Lions 'want to see all the guys,' will maintain full 90-man roster for now
With the ongoing COVID-19 pandemic, the NFL provided teams two options heading into training camp — trim your roster to 80 players before players report or split your team into two groups until reducing to 80 in the middle of August.
The Detroit Lions have opted for the latter option and general manager Bob Quinn explained why during a video conference with reporters Wednesday morning.
"Not to get too much detail, but we want to see all the guys we have on the roster," Quinn said. "We feel like everybody in the roster has has something to show off and they're here for a reason. We have a small rookie class, as you guys know, so when we constructed the roster in March and April, we kind of envisioned maybe a scenario like this, that we wouldn't have much of an offseason.
"We wanted to kind of get a few more veterans on the team," Quinn added. "We want to evaluate those guys for the amount of time that we have. Secondly, and probably more importantly, is for the first little bit of camp, we're going to do things in definitely that split-squad scenario, so we're not going to have everybody in the building at the same time. We're going to do virtual meetings, they're going to come into their workouts and we'll stagger it. So we're going to try to keep the distance as much as much as possible before we have what we call real practice starting in that that second and third phase."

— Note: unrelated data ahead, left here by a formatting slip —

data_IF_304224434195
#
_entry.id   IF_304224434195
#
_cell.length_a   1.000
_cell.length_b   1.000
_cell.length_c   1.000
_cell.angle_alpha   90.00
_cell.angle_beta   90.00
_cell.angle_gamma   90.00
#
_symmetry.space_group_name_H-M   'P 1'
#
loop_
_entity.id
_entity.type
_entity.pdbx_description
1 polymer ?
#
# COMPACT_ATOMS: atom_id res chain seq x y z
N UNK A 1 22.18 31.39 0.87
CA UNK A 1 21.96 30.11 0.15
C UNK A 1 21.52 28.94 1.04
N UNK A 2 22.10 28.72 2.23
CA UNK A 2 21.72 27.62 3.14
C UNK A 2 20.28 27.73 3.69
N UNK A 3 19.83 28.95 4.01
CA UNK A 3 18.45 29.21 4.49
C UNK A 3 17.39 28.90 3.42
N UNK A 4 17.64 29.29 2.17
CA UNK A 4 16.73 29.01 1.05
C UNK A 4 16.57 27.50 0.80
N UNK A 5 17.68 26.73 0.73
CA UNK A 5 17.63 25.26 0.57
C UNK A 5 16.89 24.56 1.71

It wasn't that the Lions' draft class was small. The team made nine selections in April. But Quinn was conservative in the hours and days following the draft, adding only seven undrafted free agents, well short of the team's typical number.
Another aspect of the roster-building equation Quinn is still navigating is how transactions will work. He's still waiting to hear from the league how signings, trades and waiver claims will be handled.
The general manager has always aggressively churned the bottom of Detroit's roster, in a constant search for improvement. But in a scenario where there's a steady risk of players testing positive for COVID-19, on top of an increased potential for injuries following an abbreviated offseason that was conducted virtually, it's an area Quinn is anxious for direction from the league.
"That's like my biggest question, right?" Quinn said. "As it stands right now, we cannot bring a player in for a tryout. ... We could bring somebody in through physical and send them to our doctor's office off-site, but we cannot physically see that person here or work them out. That's gonna be a challenge, and then the onboarding process of, you know, claiming a player, trading for a player, signing a free agent during the season, all that stuff, honestly, I don't have a lot of information on that, they haven't told us.
"That's a big question I think everybody in my seat or around the league is like waiting for more guidance on."